verb (used with object)
Gorgonize is ultimately derived, via Latin, from Ancient Greek Gorgṓ, which comes from the adjective gorgós “dreadful” and is the original Greek name for each of the Gorgons, the triumvirate of mythic sisters with snakes for hair and whose appearance was so frightful that anyone who looked at them directly would turn to stone. The Gorgons were named Euryale, Medusa, and Stheno, and Medusa is the most famous of the three because of her mortality, which allowed for Perseus to behead her by using her reflection in his shield to guide his sword.
Offensively democratic exhibitions of free manners occur every once in a while. Churlish fellows will obtrude themselves with their hats on, lighted segars [sic] and their pantaloons tucked into their boots. Dropping into chairs, they will sit puffing away and trying to gorgonize the President with their silent stares, until their boorish curiosity is fully satisfied.
Athena smiled, then turned to Po. “Not a word out of you, Poseidon, or I’ll freeze you so fast you won’t know what hit you. Now watch while I gorgonize your little girlfriend.”
a pet scheme or remedy, especially for social or political ills; panacea.
Nostrum is a direct borrowing from Latin and is the neuter form of the singular possessive adjective noster “our”; this neuter version is often found today in the Latin phrase mare nostrum “our sea,” which the Romans used in reference to the Mediterranean Sea. The shift from a possessive adjective to a noun that means “remedy” happened by way of the unattested phrase nostrum remedium “our medicine,” with the latter half chopped off. Nostrum’s primary meaning in English is “a medicine sold with false or exaggerated claims,” and it gained the additional sense of “a remedy for all problems” when applied to non-medical topics such as politics.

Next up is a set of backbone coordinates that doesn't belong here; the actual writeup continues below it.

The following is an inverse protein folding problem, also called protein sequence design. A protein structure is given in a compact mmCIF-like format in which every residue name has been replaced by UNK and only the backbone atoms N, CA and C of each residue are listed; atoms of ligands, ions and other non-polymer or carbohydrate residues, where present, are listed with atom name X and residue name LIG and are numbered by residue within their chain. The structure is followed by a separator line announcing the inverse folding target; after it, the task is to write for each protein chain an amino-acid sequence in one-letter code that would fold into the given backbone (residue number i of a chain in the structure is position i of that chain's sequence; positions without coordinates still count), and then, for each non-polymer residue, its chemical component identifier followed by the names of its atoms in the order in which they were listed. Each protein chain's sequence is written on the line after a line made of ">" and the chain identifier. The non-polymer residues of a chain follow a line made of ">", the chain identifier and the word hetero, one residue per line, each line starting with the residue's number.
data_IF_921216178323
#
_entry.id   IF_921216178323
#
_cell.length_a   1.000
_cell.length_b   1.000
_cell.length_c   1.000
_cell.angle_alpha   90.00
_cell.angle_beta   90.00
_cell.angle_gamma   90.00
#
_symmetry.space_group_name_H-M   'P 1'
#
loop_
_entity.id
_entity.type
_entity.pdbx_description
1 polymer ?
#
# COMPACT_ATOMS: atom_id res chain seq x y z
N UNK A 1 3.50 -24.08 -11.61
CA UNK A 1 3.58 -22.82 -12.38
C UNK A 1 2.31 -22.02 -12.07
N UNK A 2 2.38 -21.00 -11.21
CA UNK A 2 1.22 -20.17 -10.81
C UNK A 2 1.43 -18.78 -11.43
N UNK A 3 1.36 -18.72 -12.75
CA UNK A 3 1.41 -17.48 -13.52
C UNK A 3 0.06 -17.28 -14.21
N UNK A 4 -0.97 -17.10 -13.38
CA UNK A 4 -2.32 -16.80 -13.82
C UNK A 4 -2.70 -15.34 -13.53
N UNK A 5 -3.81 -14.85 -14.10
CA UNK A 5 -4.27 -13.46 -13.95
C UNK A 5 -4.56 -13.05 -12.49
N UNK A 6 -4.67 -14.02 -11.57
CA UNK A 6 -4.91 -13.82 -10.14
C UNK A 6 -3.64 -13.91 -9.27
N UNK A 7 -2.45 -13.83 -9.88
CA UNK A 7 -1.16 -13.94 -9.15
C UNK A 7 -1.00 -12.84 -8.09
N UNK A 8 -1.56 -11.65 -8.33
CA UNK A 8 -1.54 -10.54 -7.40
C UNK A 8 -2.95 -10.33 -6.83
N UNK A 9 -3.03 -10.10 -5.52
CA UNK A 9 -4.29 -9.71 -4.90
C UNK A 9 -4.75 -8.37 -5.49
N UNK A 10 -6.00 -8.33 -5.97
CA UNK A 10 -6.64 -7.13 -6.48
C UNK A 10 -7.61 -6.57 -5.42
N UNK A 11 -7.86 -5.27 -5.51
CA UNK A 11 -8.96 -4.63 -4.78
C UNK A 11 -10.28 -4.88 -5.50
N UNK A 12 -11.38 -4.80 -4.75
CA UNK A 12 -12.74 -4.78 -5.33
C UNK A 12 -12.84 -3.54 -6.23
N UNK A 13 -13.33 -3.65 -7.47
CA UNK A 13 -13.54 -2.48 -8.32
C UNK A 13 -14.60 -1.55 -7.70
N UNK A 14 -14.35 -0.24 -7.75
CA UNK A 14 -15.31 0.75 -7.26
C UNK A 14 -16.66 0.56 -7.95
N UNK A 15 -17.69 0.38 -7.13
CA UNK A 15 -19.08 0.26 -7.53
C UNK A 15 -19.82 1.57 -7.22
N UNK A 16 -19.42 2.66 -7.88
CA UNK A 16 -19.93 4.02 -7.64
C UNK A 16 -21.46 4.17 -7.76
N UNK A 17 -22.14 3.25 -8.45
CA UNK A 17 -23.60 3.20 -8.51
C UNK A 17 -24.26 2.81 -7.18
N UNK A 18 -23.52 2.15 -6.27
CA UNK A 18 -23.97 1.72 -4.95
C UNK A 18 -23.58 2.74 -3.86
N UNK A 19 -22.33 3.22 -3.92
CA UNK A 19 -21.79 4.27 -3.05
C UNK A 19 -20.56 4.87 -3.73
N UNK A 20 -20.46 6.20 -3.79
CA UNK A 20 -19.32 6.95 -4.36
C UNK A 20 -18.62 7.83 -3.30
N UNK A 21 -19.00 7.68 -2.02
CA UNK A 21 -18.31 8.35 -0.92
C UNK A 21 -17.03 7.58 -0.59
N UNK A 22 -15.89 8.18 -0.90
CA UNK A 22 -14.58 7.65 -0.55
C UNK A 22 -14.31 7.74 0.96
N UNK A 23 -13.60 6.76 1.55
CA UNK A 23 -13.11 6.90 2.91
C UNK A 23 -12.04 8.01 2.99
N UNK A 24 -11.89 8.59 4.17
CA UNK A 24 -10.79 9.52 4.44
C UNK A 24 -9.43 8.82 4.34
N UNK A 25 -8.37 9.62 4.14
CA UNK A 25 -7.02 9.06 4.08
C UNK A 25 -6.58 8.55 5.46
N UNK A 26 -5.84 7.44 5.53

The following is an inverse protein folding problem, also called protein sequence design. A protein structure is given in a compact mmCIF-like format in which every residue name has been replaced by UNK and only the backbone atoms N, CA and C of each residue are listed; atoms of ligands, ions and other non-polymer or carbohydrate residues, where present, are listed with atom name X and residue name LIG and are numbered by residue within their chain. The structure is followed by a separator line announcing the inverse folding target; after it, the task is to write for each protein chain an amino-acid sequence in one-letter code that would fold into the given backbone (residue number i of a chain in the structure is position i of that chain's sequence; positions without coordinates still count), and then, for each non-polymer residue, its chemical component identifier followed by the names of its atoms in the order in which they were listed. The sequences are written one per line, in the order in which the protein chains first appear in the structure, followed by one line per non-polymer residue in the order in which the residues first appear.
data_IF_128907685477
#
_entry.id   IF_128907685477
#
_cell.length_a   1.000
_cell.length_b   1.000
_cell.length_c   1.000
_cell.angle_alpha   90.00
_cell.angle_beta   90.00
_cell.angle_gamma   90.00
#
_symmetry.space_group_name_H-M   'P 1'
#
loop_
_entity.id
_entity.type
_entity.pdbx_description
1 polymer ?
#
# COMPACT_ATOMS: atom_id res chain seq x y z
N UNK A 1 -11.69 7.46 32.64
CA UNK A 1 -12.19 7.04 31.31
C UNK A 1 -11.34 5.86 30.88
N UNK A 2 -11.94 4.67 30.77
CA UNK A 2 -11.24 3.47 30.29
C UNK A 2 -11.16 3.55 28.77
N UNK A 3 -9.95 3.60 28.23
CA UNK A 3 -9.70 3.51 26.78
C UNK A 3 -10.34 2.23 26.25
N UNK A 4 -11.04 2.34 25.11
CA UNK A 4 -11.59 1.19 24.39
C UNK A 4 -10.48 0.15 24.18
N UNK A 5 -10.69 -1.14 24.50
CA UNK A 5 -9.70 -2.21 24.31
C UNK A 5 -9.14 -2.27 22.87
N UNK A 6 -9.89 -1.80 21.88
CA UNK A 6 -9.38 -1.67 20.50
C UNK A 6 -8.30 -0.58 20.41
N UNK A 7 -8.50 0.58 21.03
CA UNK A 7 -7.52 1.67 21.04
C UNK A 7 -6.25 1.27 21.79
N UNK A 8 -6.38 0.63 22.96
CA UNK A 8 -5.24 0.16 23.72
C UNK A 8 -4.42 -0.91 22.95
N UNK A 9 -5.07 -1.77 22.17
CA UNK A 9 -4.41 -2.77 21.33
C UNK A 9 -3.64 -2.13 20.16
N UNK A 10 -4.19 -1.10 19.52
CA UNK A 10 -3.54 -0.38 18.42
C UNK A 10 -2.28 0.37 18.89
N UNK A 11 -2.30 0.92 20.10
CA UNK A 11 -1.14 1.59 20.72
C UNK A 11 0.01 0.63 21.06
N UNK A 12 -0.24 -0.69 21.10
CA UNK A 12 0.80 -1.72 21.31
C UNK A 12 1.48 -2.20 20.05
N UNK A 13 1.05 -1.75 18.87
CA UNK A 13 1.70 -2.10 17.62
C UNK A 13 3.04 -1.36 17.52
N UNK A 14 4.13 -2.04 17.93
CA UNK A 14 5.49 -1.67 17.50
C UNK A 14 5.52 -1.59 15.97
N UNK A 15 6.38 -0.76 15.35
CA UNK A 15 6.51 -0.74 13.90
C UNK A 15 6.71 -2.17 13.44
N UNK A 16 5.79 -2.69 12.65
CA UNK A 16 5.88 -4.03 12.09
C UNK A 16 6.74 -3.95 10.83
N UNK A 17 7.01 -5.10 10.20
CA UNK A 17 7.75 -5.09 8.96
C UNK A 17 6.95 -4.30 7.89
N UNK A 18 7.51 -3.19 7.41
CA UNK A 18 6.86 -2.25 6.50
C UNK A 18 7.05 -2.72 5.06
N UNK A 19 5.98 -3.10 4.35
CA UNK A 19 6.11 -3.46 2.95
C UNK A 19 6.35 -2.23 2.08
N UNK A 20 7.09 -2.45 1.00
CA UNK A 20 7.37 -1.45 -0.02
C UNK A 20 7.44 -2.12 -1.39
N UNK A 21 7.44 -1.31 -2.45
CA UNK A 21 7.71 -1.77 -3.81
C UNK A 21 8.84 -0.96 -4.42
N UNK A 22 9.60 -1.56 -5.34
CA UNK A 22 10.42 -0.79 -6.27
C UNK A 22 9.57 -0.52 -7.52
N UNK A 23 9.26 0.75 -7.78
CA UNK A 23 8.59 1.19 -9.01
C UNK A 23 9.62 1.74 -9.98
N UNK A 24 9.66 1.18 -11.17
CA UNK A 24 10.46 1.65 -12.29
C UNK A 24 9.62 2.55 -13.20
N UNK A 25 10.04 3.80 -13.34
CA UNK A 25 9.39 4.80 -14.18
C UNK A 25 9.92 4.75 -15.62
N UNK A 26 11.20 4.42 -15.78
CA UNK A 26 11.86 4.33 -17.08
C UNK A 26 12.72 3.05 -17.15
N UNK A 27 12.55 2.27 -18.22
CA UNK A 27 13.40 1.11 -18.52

Federalism encourages variation by creating incentives for political leaders [in each state] to craft innovative solutions to important problems. Governors who, for example, succeed in reforming education will win reelection. They may then parlay this success into approval at the national level, propounding their signature policies as nostrums for what ails the nation.
I hold to journalistic nostrums about avoiding redundant adjectives and adverbs, and rationing abstract nouns and passive verbs. Ambiguity and hyperbole may sometimes light up fiction, but they are lethal when trying to convey literal truth.
by heart; by memory.
Memoriter is a direct borrowing from Latin, in which the word has the same meaning, formed from the adjective memor “remembering” and the adverbial suffix –ter. Memor is the source of English commemorate, memorize, memorial, and many other words related to recollection. While English uses –ly to create adverbs from other parts of speech, Latin uses suffixes such as –ter, as we can see in other Latin-derived adverbs such as instanter “immediately.” Another such suffix is –ātim, as in verbatim “word for word” and literatim “letter for letter.”
My uncle had been a great admirer of Doctor Mather and was said to affect an imitation of his voice, pronunciation, and manner in the pulpit. His sermons, though delivered in a powerful and musical voice, consisted of texts of scripture, quoting chapter and verse, delivered memoriter, and without notes.
I was fond of poetry. By far the greater part of Dr. Watts’s Psalms and Hymns I could repeat memoriter, at ten or twelve years of age. I am sure that no other sacred poetry will ever appear to me so affecting and devout.
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